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abstract = "Context: The relative advantages and disadvantages of checklists and global rating scales (GRSs) have long been debated. To compare the merits of these scale types, we conducted a systematic review of the validity evidence for checklists and GRSs in the context of simulation-based assessment of health professionals. Methods: We conducted a systematic review of multiple databases including MEDLINE, EMBASE and Scopus to February 2013. We selected studies that used both a GRS and checklist in the simulation-based assessment of health professionals. Reviewers working in duplicate evaluated five domains of validity evidence, including correlation between scales and reliability. We collected information about raters, instrument characteristics, assessment context, and task. We pooled reliability and correlation coefficients using random-effects meta-analysis. Results: We found 45 studies that used a checklist and GRS in simulation-based assessment. All studies included physicians or physicians in training; one study also included nurse anaesthetists. Topics of assessment included open and laparoscopic surgery (n = 22), endoscopy (n = 8), resuscitation (n = 7) and anaesthesiology (n = 4). The pooled GRS-checklist correlation was 0.76 (95{\%} confidence interval [CI] 0.69-0.81, n = 16 studies). Inter-rater reliability was similar between scales (GRS 0.78, 95{\%} CI 0.71-0.83, n = 23; checklist 0.81, 95{\%} CI 0.75-0.85, n = 21), whereas GRS inter-item reliabilities (0.92, 95{\%} CI 0.84-0.95, n = 6) and inter-station reliabilities (0.80, 95{\%} CI 0.73-0.85, n = 10) were higher than those for checklists (0.66, 95{\%} CI 0-0.84, n = 4 and 0.69, 95{\%} CI 0.56-0.77, n = 10, respectively). Content evidence for GRSs usually referenced previously reported instruments (n = 33), whereas content evidence for checklists usually described expert consensus (n = 26). Checklists and GRSs usually had similar evidence for relations to other variables. Conclusions: Checklist inter-rater reliability and trainee discrimination were more favourable than suggested in earlier work, but each task requires a separate checklist. Compared with the checklist, the GRS has higher average inter-item and inter-station reliability, can be used across multiple tasks, and may better capture nuanced elements of expertise. Discuss ideas arising from the article at {"}www.mededuc.com discuss{"}",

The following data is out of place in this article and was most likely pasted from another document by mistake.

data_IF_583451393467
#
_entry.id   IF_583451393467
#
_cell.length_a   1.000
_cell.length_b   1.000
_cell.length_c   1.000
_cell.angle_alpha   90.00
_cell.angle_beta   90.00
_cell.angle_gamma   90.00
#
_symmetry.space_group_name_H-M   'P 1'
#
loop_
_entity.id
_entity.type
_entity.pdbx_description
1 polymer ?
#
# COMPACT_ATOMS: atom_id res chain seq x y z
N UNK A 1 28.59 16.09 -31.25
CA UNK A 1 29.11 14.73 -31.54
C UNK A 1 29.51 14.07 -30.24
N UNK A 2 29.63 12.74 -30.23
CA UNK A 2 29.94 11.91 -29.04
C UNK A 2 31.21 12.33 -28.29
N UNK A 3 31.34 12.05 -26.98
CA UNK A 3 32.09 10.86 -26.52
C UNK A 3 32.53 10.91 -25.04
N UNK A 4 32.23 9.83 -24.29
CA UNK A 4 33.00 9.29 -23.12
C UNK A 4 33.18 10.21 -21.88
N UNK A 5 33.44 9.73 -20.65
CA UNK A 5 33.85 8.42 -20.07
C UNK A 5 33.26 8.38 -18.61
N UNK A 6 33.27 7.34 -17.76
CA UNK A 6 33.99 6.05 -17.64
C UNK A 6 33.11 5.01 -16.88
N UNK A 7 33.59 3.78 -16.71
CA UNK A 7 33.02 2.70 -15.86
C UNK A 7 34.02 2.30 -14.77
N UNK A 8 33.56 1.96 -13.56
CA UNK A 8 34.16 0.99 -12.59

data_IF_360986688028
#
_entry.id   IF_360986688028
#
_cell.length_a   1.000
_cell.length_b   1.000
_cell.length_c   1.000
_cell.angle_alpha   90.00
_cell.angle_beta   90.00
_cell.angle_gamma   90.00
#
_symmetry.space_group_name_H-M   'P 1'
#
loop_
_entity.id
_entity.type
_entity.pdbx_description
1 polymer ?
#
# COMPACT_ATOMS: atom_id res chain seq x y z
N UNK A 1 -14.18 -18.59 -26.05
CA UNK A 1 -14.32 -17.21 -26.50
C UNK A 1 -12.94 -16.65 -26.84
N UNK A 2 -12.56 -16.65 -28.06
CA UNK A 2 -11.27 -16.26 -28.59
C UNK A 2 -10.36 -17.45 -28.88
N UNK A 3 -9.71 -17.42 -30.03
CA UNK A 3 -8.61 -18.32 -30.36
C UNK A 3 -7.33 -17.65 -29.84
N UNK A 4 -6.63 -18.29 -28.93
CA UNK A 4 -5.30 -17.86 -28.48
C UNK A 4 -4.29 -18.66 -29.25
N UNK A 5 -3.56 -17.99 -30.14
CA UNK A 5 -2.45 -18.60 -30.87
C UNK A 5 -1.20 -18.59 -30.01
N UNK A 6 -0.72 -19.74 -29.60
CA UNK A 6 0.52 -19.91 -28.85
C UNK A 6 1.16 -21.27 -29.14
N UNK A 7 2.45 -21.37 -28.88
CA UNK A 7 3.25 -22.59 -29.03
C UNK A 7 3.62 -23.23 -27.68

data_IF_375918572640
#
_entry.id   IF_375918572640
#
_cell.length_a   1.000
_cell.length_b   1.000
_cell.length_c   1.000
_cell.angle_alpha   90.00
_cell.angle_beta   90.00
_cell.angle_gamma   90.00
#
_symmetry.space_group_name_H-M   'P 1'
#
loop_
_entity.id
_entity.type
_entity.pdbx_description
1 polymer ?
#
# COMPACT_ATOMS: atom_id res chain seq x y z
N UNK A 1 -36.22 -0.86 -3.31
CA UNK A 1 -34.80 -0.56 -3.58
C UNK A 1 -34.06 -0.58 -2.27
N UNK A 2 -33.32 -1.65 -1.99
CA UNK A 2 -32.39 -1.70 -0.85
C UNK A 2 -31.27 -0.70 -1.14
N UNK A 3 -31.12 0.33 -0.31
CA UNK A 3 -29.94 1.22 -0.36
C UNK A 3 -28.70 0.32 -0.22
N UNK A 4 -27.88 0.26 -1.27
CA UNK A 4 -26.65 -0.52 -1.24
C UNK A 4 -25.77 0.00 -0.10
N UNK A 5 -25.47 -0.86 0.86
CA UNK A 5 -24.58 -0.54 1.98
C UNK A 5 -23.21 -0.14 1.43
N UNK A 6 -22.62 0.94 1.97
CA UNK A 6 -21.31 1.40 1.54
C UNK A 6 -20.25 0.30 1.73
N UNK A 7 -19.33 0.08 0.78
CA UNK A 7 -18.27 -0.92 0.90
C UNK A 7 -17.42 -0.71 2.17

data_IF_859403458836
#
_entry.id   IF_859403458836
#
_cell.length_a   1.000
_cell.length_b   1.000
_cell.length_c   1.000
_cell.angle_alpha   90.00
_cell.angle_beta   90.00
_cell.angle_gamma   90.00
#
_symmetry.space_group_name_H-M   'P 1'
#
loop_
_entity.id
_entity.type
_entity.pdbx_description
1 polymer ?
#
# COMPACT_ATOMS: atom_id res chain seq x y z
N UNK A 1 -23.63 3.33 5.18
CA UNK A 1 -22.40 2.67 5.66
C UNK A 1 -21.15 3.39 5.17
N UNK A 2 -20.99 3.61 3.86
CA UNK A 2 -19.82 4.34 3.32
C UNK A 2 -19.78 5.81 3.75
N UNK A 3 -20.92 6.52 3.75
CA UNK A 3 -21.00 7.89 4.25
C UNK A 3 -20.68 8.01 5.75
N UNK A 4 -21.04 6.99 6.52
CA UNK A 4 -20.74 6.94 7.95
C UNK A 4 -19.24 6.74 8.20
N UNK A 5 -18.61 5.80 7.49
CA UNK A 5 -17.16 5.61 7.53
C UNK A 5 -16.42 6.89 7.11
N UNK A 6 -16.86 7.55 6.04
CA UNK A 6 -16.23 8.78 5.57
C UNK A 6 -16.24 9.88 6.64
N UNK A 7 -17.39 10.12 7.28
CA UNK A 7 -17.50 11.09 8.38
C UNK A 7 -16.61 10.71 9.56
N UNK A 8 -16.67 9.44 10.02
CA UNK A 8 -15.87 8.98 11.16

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N2 - Context: The relative advantages and disadvantages of checklists and global rating scales (GRSs) have long been debated. To compare the merits of these scale types, we conducted a systematic review of the validity evidence for checklists and GRSs in the context of simulation-based assessment of health professionals. Methods: We conducted a systematic review of multiple databases including MEDLINE, EMBASE and Scopus to February 2013. We selected studies that used both a GRS and checklist in the simulation-based assessment of health professionals. Reviewers working in duplicate evaluated five domains of validity evidence, including correlation between scales and reliability. We collected information about raters, instrument characteristics, assessment context, and task. We pooled reliability and correlation coefficients using random-effects meta-analysis. Results: We found 45 studies that used a checklist and GRS in simulation-based assessment. All studies included physicians or physicians in training; one study also included nurse anaesthetists. Topics of assessment included open and laparoscopic surgery (n = 22), endoscopy (n = 8), resuscitation (n = 7) and anaesthesiology (n = 4). The pooled GRS-checklist correlation was 0.76 (95% confidence interval [CI] 0.69-0.81, n = 16 studies). Inter-rater reliability was similar between scales (GRS 0.78, 95% CI 0.71-0.83, n = 23; checklist 0.81, 95% CI 0.75-0.85, n = 21), whereas GRS inter-item reliabilities (0.92, 95% CI 0.84-0.95, n = 6) and inter-station reliabilities (0.80, 95% CI 0.73-0.85, n = 10) were higher than those for checklists (0.66, 95% CI 0-0.84, n = 4 and 0.69, 95% CI 0.56-0.77, n = 10, respectively). Content evidence for GRSs usually referenced previously reported instruments (n = 33), whereas content evidence for checklists usually described expert consensus (n = 26). Checklists and GRSs usually had similar evidence for relations to other variables. Conclusions: Checklist inter-rater reliability and trainee discrimination were more favourable than suggested in earlier work, but each task requires a separate checklist. Compared with the checklist, the GRS has higher average inter-item and inter-station reliability, can be used across multiple tasks, and may better capture nuanced elements of expertise. Discuss ideas arising from the article at "www.mededuc.com discuss"